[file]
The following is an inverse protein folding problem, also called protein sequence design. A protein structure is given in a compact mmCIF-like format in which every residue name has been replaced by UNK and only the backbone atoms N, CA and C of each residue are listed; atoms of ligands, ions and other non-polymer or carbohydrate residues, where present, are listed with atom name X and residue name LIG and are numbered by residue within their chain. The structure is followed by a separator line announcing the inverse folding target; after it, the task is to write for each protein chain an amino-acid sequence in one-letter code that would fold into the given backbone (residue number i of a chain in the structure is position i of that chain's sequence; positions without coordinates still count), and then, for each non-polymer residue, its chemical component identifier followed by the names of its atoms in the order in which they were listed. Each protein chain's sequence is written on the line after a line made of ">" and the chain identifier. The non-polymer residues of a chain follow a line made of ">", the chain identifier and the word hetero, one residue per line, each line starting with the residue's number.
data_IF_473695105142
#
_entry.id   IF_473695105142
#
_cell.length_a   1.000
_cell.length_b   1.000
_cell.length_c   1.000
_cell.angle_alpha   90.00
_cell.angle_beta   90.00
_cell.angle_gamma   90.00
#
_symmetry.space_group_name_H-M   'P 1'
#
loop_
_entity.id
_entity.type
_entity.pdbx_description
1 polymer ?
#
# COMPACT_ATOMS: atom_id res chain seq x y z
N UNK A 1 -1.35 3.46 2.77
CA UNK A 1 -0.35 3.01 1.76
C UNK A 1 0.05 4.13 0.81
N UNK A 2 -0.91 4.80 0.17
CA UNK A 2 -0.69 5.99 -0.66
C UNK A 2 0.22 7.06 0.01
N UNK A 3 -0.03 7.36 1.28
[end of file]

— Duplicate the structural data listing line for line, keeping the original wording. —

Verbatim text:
The following is an inverse protein folding problem, also called protein sequence design. A protein structure is given in a compact mmCIF-like format in which every residue name has been replaced by UNK and only the backbone atoms N, CA and C of each residue are listed; atoms of ligands, ions and other non-polymer or carbohydrate residues, where present, are listed with atom name X and residue name LIG and are numbered by residue within their chain. The structure is followed by a separator line announcing the inverse folding target; after it, the task is to write for each protein chain an amino-acid sequence in one-letter code that would fold into the given backbone (residue number i of a chain in the structure is position i of that chain's sequence; positions without coordinates still count), and then, for each non-polymer residue, its chemical component identifier followed by the names of its atoms in the order in which they were listed. Each protein chain's sequence is written on the line after a line made of ">" and the chain identifier. The non-polymer residues of a chain follow a line made of ">", the chain identifier and the word hetero, one residue per line, each line starting with the residue's number.
data_IF_473695105142
#
_entry.id   IF_473695105142
#
_cell.length_a   1.000
_cell.length_b   1.000
_cell.length_c   1.000
_cell.angle_alpha   90.00
_cell.angle_beta   90.00
_cell.angle_gamma   90.00
#
_symmetry.space_group_name_H-M   'P 1'
#
loop_
_entity.id
_entity.type
_entity.pdbx_description
1 polymer ?
#
# COMPACT_ATOMS: atom_id res chain seq x y z
N UNK A 1 -1.35 3.46 2.77
CA UNK A 1 -0.35 3.01 1.76
C UNK A 1 0.05 4.13 0.81
N UNK A 2 -0.91 4.80 0.17
CA UNK A 2 -0.69 5.99 -0.66
C UNK A 2 0.22 7.06 0.01
N UNK A 3 -0.03 7.36 1.28